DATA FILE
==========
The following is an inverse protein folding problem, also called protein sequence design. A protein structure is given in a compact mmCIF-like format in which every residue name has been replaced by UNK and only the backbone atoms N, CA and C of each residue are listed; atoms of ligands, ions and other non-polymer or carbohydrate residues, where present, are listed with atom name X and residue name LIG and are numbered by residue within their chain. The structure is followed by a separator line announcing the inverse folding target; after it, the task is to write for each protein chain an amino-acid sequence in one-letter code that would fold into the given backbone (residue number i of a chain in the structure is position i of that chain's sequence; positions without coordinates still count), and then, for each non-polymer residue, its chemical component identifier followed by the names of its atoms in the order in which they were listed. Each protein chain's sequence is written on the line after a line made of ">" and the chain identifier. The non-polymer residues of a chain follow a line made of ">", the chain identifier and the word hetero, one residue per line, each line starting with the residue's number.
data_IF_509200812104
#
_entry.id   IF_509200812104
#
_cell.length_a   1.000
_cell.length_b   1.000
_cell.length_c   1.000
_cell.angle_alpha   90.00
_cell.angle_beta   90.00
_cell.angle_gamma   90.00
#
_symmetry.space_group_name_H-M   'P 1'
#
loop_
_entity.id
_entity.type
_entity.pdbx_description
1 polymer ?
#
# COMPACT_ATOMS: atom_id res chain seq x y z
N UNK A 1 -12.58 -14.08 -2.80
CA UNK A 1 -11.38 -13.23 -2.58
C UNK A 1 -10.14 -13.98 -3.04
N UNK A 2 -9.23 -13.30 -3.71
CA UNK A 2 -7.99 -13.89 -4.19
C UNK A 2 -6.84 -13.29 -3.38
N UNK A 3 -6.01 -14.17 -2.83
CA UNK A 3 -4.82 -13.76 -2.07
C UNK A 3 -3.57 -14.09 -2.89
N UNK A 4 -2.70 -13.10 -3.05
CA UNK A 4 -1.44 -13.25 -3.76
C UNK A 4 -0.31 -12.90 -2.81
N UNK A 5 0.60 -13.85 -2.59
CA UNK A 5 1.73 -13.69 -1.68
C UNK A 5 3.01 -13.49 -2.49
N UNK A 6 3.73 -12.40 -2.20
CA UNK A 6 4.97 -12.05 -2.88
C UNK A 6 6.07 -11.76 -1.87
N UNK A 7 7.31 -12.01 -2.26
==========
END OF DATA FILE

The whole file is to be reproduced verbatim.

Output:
The following is an inverse protein folding problem, also called protein sequence design. A protein structure is given in a compact mmCIF-like format in which every residue name has been replaced by UNK and only the backbone atoms N, CA and C of each residue are listed; atoms of ligands, ions and other non-polymer or carbohydrate residues, where present, are listed with atom name X and residue name LIG and are numbered by residue within their chain. The structure is followed by a separator line announcing the inverse folding target; after it, the task is to write for each protein chain an amino-acid sequence in one-letter code that would fold into the given backbone (residue number i of a chain in the structure is position i of that chain's sequence; positions without coordinates still count), and then, for each non-polymer residue, its chemical component identifier followed by the names of its atoms in the order in which they were listed. Each protein chain's sequence is written on the line after a line made of ">" and the chain identifier. The non-polymer residues of a chain follow a line made of ">", the chain identifier and the word hetero, one residue per line, each line starting with the residue's number.
data_IF_509200812104
#
_entry.id   IF_509200812104
#
_cell.length_a   1.000
_cell.length_b   1.000
_cell.length_c   1.000
_cell.angle_alpha   90.00
_cell.angle_beta   90.00
_cell.angle_gamma   90.00
#
_symmetry.space_group_name_H-M   'P 1'
#
loop_
_entity.id
_entity.type
_entity.pdbx_description
1 polymer ?
#
# COMPACT_ATOMS: atom_id res chain seq x y z
N UNK A 1 -12.58 -14.08 -2.80
CA UNK A 1 -11.38 -13.23 -2.58
C UNK A 1 -10.14 -13.98 -3.04
N UNK A 2 -9.23 -13.30 -3.71
CA UNK A 2 -7.99 -13.89 -4.19
C UNK A 2 -6.84 -13.29 -3.38
N UNK A 3 -6.01 -14.17 -2.83
CA UNK A 3 -4.82 -13.76 -2.07
C UNK A 3 -3.57 -14.09 -2.89
N UNK A 4 -2.70 -13.10 -3.05
CA UNK A 4 -1.44 -13.25 -3.76
C UNK A 4 -0.31 -12.90 -2.81
N UNK A 5 0.60 -13.85 -2.59
CA UNK A 5 1.73 -13.69 -1.68
C UNK A 5 3.01 -13.49 -2.49
N UNK A 6 3.73 -12.40 -2.20
CA UNK A 6 4.97 -12.05 -2.88
C UNK A 6 6.07 -11.76 -1.87
N UNK A 7 7.31 -12.01 -2.26